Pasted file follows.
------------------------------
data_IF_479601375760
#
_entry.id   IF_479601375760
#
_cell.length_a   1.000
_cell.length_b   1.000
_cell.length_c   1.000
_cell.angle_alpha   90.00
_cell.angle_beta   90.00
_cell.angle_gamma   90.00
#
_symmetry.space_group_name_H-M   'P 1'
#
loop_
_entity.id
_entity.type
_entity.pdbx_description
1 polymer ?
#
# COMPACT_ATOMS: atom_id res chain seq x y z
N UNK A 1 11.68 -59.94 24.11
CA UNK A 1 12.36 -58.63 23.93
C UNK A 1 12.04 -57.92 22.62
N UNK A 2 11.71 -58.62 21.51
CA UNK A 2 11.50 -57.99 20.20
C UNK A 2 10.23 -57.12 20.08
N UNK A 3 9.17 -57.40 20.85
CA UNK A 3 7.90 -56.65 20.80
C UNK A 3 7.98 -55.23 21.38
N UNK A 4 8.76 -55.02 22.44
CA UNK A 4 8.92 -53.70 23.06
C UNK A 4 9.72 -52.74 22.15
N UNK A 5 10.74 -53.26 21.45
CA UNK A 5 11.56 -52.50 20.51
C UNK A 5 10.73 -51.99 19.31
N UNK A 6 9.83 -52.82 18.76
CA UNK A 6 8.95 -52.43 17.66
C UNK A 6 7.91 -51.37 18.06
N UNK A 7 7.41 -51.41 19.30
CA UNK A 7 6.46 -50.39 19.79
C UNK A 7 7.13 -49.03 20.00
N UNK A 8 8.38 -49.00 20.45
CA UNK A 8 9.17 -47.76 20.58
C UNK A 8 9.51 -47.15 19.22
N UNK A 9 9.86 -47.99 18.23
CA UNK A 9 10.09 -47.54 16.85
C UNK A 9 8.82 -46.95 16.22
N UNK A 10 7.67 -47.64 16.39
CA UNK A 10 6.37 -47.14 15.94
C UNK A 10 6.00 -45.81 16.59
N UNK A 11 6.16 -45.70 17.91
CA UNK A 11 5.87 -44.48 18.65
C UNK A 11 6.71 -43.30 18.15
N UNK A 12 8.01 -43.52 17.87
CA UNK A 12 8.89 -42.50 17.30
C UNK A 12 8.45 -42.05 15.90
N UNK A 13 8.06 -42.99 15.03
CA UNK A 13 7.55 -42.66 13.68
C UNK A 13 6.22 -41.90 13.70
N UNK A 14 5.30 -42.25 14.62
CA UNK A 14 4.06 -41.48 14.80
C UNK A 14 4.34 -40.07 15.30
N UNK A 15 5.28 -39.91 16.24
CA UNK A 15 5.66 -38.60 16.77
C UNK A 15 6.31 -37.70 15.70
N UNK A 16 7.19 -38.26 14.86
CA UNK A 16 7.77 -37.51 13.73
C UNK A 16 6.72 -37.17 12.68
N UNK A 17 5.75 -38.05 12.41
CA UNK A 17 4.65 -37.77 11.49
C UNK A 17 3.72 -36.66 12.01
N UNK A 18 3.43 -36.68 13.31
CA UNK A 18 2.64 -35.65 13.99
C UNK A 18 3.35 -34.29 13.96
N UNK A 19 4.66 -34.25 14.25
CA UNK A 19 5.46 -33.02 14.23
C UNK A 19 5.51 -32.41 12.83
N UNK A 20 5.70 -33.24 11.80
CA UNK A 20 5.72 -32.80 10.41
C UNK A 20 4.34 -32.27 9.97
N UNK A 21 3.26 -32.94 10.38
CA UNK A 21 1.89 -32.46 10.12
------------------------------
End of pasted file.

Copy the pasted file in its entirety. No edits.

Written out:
data_IF_479601375760
#
_entry.id   IF_479601375760
#
_cell.length_a   1.000
_cell.length_b   1.000
_cell.length_c   1.000
_cell.angle_alpha   90.00
_cell.angle_beta   90.00
_cell.angle_gamma   90.00
#
_symmetry.space_group_name_H-M   'P 1'
#
loop_
_entity.id
_entity.type
_entity.pdbx_description
1 polymer ?
#
# COMPACT_ATOMS: atom_id res chain seq x y z
N UNK A 1 11.68 -59.94 24.11
CA UNK A 1 12.36 -58.63 23.93
C UNK A 1 12.04 -57.92 22.62
N UNK A 2 11.71 -58.62 21.51
CA UNK A 2 11.50 -57.99 20.20
C UNK A 2 10.23 -57.12 20.08
N UNK A 3 9.17 -57.40 20.85
CA UNK A 3 7.90 -56.65 20.80
C UNK A 3 7.98 -55.23 21.38
N UNK A 4 8.76 -55.02 22.44
CA UNK A 4 8.92 -53.70 23.06
C UNK A 4 9.72 -52.74 22.15
N UNK A 5 10.74 -53.26 21.45
CA UNK A 5 11.56 -52.50 20.51
C UNK A 5 10.73 -51.99 19.31
N UNK A 6 9.83 -52.82 18.76
CA UNK A 6 8.95 -52.43 17.66
C UNK A 6 7.91 -51.37 18.06
N UNK A 7 7.41 -51.41 19.30
CA UNK A 7 6.46 -50.39 19.79
C UNK A 7 7.13 -49.03 20.00
N UNK A 8 8.38 -49.00 20.45
CA UNK A 8 9.17 -47.76 20.58
C UNK A 8 9.51 -47.15 19.22
N UNK A 9 9.86 -47.99 18.23
CA UNK A 9 10.09 -47.54 16.85
C UNK A 9 8.82 -46.95 16.22
N UNK A 10 7.67 -47.64 16.39
CA UNK A 10 6.37 -47.14 15.94
C UNK A 10 6.00 -45.81 16.59
N UNK A 11 6.16 -45.70 17.91
CA UNK A 11 5.87 -44.48 18.65
C UNK A 11 6.71 -43.30 18.15
N UNK A 12 8.01 -43.52 17.87
CA UNK A 12 8.89 -42.50 17.30
C UNK A 12 8.45 -42.05 15.90
N UNK A 13 8.06 -42.99 15.03
CA UNK A 13 7.55 -42.66 13.68
C UNK A 13 6.22 -41.90 13.70
N UNK A 14 5.30 -42.25 14.62
CA UNK A 14 4.06 -41.48 14.80
C UNK A 14 4.34 -40.07 15.30
N UNK A 15 5.28 -39.91 16.24
CA UNK A 15 5.66 -38.60 16.77
C UNK A 15 6.31 -37.70 15.70
N UNK A 16 7.19 -38.26 14.86
CA UNK A 16 7.77 -37.51 13.73
C UNK A 16 6.72 -37.17 12.68
N UNK A 17 5.75 -38.05 12.41
CA UNK A 17 4.65 -37.77 11.49
C UNK A 17 3.72 -36.66 12.01
N UNK A 18 3.43 -36.68 13.31
CA UNK A 18 2.64 -35.65 13.99
C UNK A 18 3.35 -34.29 13.96
N UNK A 19 4.66 -34.25 14.25
CA UNK A 19 5.46 -33.02 14.23
C UNK A 19 5.51 -32.41 12.83
N UNK A 20 5.70 -33.24 11.80
CA UNK A 20 5.72 -32.80 10.41
C UNK A 20 4.34 -32.27 9.97
N UNK A 21 3.26 -32.94 10.38
CA UNK A 21 1.89 -32.46 10.12